celebrate his life. By 1801, five years after his death, groups met on the
anniversary of his death, but later they began to meet on the anniversary of
his birth, January 25. Now there are many Burns clubs and societies who
celebrate his memory with dinners, including haggis, and readings of his
About the author: Garry Gamber is a public school teacher and entrepreneur. He is the National Director for Good Politics Radio and owner of an online Bookwise bookstore.
Haggis Recipe from
"The Scots Book of
Lore & Folklore"
For this, the greatest of Scots savouries,
is required: a sheep's bag, and the small bag, the pluck complete
(lights, liver, and heart), beef suet, onions, and oatmeal, with
seasoning of salt and black pepper. Thoroughly clean the bag, and
soak in cold salted water for at least twelve hours. Turn the rough
side out. Wash the pluck and the small bag, cover them with cold water,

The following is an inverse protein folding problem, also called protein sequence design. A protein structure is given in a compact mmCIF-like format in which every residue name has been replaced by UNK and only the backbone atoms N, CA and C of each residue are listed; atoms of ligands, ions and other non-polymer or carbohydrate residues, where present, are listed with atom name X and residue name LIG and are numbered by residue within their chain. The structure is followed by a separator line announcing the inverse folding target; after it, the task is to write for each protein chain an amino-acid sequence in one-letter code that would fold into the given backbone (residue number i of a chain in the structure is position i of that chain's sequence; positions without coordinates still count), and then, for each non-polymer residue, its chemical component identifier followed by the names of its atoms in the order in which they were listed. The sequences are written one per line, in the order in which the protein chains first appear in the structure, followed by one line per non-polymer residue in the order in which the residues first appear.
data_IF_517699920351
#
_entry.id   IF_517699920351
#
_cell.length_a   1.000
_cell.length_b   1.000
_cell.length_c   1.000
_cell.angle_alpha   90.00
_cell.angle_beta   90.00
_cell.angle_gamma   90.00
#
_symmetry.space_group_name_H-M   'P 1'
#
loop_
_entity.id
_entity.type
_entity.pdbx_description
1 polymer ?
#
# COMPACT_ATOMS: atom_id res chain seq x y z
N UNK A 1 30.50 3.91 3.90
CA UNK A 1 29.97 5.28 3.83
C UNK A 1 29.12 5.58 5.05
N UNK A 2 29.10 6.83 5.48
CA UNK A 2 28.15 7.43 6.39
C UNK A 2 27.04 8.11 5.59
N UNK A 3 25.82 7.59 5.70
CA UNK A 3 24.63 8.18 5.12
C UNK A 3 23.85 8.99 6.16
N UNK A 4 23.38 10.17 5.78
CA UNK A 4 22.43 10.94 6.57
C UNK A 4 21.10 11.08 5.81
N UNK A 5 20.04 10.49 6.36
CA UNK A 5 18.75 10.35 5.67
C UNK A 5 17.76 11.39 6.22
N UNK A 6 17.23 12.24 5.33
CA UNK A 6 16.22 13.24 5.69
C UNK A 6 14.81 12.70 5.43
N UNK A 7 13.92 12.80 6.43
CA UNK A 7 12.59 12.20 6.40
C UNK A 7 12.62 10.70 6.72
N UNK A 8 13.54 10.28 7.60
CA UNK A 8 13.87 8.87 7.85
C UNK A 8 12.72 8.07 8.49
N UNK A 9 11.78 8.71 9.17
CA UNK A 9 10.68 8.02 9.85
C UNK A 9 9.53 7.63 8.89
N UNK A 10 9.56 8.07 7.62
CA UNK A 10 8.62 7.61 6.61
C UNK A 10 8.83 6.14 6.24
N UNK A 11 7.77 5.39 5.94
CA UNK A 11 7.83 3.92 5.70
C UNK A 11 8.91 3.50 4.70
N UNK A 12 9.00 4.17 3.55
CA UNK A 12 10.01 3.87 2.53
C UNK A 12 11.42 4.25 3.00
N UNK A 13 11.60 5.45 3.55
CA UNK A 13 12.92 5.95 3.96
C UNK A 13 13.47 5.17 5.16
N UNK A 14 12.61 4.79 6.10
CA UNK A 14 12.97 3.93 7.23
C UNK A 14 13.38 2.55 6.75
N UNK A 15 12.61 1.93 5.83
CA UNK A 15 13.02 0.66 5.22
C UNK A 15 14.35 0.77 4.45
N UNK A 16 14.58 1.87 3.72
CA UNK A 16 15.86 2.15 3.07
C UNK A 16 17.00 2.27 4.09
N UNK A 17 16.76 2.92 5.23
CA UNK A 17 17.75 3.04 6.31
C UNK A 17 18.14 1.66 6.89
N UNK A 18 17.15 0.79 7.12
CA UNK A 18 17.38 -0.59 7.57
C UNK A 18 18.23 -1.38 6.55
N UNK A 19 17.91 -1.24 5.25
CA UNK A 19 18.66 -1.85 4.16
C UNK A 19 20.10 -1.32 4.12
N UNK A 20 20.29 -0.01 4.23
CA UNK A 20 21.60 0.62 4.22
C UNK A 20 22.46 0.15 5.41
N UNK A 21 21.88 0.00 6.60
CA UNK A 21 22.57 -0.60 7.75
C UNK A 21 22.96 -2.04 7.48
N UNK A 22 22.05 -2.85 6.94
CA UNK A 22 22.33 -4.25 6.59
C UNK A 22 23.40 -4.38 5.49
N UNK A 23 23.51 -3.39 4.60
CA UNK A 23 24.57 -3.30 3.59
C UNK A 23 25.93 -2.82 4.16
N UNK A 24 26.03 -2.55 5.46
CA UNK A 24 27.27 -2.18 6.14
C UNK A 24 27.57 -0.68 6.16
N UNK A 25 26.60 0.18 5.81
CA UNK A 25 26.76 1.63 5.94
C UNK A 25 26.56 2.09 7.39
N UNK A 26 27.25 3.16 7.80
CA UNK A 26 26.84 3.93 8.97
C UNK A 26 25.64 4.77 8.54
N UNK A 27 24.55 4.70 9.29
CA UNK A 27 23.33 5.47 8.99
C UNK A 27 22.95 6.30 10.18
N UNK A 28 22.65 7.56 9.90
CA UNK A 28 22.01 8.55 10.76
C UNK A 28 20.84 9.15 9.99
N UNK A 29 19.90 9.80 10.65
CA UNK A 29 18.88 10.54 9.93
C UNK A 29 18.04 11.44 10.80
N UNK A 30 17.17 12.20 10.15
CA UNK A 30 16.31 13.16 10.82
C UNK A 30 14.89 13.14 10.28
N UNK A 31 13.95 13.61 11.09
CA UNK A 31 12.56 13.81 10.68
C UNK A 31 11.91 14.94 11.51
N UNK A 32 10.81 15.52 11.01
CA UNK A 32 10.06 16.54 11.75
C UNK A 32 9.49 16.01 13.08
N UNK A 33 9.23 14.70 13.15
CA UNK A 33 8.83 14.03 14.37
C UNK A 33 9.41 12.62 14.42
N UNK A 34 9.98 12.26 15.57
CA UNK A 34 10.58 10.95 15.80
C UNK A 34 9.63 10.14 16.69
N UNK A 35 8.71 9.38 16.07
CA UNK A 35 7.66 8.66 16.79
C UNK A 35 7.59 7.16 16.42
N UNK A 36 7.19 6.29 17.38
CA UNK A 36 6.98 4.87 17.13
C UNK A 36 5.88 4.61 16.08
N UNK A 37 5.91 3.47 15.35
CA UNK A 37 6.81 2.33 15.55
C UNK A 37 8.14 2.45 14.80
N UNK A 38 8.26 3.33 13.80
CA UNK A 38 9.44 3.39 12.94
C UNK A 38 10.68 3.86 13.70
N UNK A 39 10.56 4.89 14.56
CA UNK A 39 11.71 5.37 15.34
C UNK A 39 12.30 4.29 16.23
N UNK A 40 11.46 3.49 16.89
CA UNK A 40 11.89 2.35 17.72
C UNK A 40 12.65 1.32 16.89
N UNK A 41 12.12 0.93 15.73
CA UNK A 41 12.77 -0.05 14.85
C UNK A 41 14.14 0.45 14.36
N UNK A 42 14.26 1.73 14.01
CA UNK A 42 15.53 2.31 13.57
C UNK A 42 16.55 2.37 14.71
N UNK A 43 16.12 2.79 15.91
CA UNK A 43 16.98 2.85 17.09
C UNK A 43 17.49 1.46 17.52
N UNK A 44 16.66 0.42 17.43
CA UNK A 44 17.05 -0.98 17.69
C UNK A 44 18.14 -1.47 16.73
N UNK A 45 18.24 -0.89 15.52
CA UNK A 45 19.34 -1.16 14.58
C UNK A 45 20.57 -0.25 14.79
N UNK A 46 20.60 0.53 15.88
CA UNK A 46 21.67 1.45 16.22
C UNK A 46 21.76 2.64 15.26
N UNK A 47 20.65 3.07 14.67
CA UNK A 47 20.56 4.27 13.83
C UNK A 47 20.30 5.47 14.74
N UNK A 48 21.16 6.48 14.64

and set to boil with the windpipe hanging over the side of the pot to let out impurities. Boil for an hour and
a half, or two hours. Then take out, and cut away all gristle and
pipes. Half the liver only will be required, grate this, and mince
the heart and lights. Make a mixture of this and half a pound of
minced suet, a couple of finely chopped onions, and a large cupful
of previously toasted oatmeal, all well moistened with some of the
liquid in which the pluck was boiled. Put the mixture into the large
bag, leaving plenty of room to swell. Sew the bag securely, and put
it to boil in a large pot of hot water. Prick the bag all over with
a darning needle as soon as it begins to swell, to prevent the
possibility of its bursting. Boil steadily for three hours with the
lid off the pot. Serve immediately.
A form of Haggis may be made without the sheep's bag, by putting the
mixture into a buttered basin, and steaming it for about four hours.